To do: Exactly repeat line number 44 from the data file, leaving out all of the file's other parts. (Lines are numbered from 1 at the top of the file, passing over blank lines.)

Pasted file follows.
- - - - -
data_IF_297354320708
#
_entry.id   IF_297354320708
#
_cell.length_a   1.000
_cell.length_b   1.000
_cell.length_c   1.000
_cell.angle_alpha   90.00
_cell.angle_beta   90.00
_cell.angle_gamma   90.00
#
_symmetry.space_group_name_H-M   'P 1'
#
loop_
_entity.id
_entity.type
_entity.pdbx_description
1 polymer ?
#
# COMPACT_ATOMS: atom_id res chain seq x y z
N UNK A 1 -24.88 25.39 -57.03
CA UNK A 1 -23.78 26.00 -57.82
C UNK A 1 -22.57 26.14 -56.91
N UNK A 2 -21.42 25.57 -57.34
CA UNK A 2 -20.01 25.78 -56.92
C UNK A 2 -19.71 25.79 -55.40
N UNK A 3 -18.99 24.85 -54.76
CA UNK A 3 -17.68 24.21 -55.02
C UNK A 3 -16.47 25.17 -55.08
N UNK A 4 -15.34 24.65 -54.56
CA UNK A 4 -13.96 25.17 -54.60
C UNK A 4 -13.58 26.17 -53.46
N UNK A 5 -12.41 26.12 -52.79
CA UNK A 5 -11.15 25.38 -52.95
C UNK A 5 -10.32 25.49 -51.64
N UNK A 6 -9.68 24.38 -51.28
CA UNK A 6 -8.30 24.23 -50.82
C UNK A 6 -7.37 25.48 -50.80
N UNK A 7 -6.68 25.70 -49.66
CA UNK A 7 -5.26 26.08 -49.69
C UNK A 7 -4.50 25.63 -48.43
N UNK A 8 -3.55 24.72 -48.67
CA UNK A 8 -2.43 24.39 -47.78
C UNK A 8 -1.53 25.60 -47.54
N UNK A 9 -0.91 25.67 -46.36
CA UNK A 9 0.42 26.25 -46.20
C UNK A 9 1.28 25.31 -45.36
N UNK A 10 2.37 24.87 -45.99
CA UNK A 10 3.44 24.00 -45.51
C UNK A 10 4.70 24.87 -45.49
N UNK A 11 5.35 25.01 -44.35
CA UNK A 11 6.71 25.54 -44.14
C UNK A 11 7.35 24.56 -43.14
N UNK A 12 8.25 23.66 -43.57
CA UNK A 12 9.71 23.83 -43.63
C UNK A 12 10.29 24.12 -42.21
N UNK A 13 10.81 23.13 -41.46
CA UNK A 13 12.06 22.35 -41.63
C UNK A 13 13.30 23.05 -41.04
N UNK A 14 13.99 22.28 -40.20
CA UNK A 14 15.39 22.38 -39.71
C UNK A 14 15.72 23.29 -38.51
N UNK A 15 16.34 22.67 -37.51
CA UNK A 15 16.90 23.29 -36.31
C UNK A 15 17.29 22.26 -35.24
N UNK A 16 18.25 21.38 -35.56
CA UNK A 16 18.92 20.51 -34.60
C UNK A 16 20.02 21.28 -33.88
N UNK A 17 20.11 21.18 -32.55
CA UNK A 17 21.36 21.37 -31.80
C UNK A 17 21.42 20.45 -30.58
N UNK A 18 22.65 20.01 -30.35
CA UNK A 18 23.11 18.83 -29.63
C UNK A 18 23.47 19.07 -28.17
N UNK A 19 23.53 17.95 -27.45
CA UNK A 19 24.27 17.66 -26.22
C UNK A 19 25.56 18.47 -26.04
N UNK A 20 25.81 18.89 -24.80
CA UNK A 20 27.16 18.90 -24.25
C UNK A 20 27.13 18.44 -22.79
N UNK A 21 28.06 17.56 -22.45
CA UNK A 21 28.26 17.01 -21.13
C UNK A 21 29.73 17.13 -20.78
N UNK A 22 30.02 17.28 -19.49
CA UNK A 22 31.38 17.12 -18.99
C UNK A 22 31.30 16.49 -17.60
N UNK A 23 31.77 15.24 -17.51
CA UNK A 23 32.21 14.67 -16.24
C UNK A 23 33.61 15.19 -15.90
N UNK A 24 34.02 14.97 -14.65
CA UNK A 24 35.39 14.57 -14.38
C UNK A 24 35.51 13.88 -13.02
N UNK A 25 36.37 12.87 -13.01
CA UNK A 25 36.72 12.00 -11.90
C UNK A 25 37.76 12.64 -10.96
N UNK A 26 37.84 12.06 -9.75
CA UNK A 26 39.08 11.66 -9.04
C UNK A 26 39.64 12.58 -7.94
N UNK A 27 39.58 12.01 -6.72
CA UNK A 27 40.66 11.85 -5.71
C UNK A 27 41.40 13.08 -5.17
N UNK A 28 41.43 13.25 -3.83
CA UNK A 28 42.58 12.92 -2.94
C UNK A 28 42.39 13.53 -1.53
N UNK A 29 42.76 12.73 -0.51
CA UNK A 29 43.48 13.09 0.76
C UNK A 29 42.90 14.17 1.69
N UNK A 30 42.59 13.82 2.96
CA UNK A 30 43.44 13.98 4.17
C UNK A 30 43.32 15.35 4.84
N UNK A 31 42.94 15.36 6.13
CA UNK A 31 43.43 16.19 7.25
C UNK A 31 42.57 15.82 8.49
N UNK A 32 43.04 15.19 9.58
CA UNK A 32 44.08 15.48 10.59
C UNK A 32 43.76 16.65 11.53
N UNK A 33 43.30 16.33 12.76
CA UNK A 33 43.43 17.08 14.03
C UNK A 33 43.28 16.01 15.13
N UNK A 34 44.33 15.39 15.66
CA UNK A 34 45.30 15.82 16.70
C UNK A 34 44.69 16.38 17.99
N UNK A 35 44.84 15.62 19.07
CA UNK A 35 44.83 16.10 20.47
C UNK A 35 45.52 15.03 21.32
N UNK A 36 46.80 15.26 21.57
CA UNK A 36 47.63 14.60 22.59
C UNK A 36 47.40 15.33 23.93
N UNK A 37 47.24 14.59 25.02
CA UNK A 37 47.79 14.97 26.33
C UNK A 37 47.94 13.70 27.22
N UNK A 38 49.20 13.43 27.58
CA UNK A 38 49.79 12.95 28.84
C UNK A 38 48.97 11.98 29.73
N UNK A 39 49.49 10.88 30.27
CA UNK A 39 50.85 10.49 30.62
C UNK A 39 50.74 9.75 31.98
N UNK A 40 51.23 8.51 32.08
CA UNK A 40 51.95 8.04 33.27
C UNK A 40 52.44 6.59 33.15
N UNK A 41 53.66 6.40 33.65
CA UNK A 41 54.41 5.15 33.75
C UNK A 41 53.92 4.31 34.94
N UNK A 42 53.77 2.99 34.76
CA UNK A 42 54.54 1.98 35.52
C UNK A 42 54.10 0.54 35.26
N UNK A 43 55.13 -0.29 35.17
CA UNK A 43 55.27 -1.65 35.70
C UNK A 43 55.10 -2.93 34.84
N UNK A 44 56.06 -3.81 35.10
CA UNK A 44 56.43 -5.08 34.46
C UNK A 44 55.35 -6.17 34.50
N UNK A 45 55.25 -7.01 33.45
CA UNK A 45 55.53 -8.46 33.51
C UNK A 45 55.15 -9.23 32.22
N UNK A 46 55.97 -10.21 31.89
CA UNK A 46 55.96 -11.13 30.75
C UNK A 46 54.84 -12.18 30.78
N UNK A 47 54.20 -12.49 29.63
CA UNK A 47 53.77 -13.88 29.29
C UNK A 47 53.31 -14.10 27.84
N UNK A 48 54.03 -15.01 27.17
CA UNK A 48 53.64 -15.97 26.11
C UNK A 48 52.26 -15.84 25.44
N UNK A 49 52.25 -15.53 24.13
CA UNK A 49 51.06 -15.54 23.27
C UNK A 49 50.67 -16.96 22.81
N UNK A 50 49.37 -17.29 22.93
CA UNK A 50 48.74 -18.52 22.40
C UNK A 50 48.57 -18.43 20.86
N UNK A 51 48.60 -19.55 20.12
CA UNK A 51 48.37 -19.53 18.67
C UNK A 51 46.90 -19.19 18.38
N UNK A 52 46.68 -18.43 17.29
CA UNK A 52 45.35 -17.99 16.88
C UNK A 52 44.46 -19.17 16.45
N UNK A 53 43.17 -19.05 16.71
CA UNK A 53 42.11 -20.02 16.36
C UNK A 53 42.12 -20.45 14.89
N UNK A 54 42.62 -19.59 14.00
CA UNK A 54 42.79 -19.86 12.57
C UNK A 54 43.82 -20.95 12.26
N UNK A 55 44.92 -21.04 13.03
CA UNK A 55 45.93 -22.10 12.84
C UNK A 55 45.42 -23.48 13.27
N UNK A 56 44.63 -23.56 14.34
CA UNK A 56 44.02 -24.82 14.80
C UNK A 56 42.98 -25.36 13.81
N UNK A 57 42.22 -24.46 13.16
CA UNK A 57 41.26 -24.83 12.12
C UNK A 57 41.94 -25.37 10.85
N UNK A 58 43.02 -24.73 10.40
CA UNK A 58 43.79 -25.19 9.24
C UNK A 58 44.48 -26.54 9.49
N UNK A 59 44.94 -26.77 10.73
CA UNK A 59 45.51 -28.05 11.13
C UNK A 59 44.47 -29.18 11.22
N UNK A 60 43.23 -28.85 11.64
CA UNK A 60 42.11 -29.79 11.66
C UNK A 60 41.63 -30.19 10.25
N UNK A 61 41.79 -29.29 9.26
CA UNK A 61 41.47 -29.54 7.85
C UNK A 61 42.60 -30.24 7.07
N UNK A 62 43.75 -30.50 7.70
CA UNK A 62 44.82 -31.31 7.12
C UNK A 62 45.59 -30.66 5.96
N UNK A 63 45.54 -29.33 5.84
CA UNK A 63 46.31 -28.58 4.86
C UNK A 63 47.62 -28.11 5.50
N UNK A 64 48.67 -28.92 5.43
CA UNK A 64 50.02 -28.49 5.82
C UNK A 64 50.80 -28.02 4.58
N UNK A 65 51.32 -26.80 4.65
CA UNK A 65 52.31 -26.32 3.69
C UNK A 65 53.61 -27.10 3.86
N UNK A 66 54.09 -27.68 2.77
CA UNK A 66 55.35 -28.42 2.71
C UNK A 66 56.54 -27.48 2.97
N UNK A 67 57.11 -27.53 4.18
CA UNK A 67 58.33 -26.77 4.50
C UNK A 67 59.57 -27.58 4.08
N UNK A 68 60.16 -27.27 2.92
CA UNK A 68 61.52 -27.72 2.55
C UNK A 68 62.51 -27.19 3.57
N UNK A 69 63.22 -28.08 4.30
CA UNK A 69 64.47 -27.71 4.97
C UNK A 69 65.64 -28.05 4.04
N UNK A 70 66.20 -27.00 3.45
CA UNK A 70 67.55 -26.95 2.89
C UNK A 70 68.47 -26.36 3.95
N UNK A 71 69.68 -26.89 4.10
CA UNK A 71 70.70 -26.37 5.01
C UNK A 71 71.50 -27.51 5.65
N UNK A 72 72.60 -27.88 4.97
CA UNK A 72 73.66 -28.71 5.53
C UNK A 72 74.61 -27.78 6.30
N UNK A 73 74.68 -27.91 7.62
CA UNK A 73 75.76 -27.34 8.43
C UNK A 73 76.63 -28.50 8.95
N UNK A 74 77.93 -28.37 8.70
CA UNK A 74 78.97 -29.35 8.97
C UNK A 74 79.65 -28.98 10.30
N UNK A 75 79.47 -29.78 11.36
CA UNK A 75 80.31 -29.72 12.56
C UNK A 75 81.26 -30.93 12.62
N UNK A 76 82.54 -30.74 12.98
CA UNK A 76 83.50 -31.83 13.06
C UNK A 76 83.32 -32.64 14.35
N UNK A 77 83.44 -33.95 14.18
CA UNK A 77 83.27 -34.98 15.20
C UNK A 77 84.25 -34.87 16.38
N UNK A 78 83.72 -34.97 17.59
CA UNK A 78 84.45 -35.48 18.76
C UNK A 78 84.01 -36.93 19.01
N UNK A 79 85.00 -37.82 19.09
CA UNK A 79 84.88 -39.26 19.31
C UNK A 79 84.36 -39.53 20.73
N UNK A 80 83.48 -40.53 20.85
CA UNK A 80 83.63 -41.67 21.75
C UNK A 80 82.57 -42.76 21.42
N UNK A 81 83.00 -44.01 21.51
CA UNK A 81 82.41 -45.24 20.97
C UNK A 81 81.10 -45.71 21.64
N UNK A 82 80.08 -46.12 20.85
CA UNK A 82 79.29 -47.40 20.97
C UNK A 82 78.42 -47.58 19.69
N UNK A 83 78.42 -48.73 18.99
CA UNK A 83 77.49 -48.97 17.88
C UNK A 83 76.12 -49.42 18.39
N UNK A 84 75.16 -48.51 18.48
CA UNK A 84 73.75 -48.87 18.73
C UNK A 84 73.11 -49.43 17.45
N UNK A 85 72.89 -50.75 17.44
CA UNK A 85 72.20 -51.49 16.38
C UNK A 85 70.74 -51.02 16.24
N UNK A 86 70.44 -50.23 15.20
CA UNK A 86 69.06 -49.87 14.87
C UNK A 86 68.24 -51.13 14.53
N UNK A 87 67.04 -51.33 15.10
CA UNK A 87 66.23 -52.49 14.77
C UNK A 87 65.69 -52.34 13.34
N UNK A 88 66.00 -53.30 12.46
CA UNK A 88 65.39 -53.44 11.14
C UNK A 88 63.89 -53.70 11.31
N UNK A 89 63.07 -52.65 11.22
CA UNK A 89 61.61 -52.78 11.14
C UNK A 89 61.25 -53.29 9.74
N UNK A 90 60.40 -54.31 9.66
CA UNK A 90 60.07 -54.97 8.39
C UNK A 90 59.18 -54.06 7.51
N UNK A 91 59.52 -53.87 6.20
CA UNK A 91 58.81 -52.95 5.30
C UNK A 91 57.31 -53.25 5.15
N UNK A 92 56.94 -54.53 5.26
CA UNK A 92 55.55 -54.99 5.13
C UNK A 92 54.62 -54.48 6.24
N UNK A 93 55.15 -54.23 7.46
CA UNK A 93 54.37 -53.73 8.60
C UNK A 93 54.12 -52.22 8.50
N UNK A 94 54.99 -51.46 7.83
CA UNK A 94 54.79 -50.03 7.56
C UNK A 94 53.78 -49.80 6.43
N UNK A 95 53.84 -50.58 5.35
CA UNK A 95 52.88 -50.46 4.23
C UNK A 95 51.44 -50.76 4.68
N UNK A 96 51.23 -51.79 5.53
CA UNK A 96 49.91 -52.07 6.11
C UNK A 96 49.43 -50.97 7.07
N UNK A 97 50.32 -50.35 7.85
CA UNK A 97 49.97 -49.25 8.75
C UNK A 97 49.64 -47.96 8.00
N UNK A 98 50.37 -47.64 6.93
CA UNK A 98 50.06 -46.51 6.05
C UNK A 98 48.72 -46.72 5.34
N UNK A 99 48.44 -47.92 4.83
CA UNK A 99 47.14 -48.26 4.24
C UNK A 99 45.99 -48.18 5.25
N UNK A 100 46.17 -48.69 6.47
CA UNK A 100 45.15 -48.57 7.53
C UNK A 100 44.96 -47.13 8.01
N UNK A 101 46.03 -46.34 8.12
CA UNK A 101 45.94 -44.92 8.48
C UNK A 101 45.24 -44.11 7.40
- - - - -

C UNK A 8 -1.53 25.60 -47.54